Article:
For example, Nova integrates with Envoy, which is a distributed proxy for service mesh. Nova is capable of high-performance east-west load balancing.

Observability, Management and Scalability

Once deployed into your container environment, your ADC must provide detailed Layer 7 telemetry, such as latency and HTTP error rates, that is easy to access and act upon so that you always know traffic conditions and how your apps are performing at any given time. In addition, you also need to easily manage your ADC instances. In a large-scale containerized deployment, you are likely to have tens, hundreds or even thousands of ADCs, where it would be difficult or impossible to manage them all individually.

You need access to centralized application analytics and reporting, as well as centralized management of your ADCs, including the ability to deploy additional ADC nodes. This requires a centralized platform for ADC control and automation, with the ability to scale out and scale in on demand.

For example, Nova ADCs are served dynamically from Nova's centralized, scalable, multi-location Cloud Controller, which provides centralized observability and management for your ADCs.

Web Acceleration and Security

In addition to load balancing, an ADC that is designed for cloud-native, containerized applications should also provide web acceleration and web application firewall (WAF) features, which are missing ingredients in container orchestration platforms like Docker Swarm.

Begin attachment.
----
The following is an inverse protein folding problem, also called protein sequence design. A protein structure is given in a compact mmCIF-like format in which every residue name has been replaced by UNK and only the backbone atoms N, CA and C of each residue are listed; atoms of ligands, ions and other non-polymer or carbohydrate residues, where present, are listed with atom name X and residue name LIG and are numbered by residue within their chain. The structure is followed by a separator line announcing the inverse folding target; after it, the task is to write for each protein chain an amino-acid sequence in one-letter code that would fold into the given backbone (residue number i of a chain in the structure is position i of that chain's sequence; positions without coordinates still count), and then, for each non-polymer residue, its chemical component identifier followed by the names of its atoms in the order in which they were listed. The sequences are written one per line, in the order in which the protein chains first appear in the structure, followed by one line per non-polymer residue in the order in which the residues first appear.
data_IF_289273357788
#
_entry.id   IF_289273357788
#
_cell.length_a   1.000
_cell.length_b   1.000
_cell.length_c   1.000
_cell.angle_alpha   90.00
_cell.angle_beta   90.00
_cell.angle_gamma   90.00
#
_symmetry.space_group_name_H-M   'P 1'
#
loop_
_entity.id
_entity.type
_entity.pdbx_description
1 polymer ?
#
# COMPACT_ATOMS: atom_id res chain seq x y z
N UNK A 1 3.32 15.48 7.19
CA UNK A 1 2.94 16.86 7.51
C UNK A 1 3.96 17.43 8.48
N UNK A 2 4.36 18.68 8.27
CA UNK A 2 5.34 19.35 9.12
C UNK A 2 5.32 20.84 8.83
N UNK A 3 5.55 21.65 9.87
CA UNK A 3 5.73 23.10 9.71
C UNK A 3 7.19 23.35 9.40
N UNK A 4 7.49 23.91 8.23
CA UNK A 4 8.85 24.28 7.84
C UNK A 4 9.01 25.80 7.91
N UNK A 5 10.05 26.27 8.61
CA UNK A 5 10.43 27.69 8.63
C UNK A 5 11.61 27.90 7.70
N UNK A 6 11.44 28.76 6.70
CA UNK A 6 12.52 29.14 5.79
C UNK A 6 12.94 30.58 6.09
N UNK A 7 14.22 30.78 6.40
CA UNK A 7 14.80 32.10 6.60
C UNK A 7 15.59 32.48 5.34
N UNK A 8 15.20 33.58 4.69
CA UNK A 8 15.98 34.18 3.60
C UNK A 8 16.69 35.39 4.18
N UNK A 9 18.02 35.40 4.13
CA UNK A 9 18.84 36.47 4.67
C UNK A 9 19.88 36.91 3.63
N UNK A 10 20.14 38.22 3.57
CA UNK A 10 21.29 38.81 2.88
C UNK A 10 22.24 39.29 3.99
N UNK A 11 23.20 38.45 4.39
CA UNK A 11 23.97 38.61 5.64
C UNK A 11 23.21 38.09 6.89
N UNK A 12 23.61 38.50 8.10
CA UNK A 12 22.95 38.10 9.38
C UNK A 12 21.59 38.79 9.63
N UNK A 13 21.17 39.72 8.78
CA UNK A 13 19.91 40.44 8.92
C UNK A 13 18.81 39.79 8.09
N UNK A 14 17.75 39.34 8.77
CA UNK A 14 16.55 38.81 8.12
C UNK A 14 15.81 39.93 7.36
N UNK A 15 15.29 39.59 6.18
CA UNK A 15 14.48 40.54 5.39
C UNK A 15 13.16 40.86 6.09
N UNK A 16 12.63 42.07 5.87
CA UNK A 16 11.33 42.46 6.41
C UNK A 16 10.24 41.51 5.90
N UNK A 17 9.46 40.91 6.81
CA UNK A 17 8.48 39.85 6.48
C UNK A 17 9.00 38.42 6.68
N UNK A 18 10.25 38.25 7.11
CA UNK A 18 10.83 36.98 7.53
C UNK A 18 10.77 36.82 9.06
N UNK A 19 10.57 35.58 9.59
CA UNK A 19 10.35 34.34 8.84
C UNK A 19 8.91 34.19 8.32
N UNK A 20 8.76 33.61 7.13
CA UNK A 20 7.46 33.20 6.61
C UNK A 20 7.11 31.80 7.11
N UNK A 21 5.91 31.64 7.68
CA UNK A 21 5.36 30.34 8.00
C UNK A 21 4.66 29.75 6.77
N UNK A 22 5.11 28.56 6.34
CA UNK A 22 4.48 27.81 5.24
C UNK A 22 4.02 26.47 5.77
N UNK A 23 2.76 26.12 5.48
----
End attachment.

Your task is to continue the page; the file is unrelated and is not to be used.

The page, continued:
To speed up the performance of your applications, your ADC’s acceleration tools should include object caching, which automatically stores and manages static content in memory to reply faster to clients. Also, the processing of SSL encryption can be offloaded from your web servers, which accelerates web site performance and is more secure.

Your ADC should protect your network and your customers against attacks like Denial of Service (DoS), brute force and web scraping, just to name a few. Your ADC should take a pro-active approach to analyzing traffic patterns and server behaviour to detect and defeat threats as they arise.

For example, Nova uses machine learning to profile all ADC nodes and the servers behind them to understand their baseline behavior, so that it can identify an anomaly and knows when to raise an alarm. It uses artificial intelligence (AI) to analyse traffic on a large scale to predict threats and challenges even before they fully manifest, so you can stay ahead of the next problem.

Conclusion

Docker users need load balancing that is compatible with containers. This means automated service discovery, service mesh awareness, and observability and management that can operate at hyperscale. When planning your strategy for application delivery in Docker containers, choose an ADC that will support you in these areas.

Nova is a next-generation ADC that was designed for cloud native-applications, microservices and containers to meet the needs of DevOps teams today and in the future. As the most modern, scalable ADC, it also has a fit-for-purpose, Software-as-a-Service (SaaS) pricing model so that you only pay for what you need.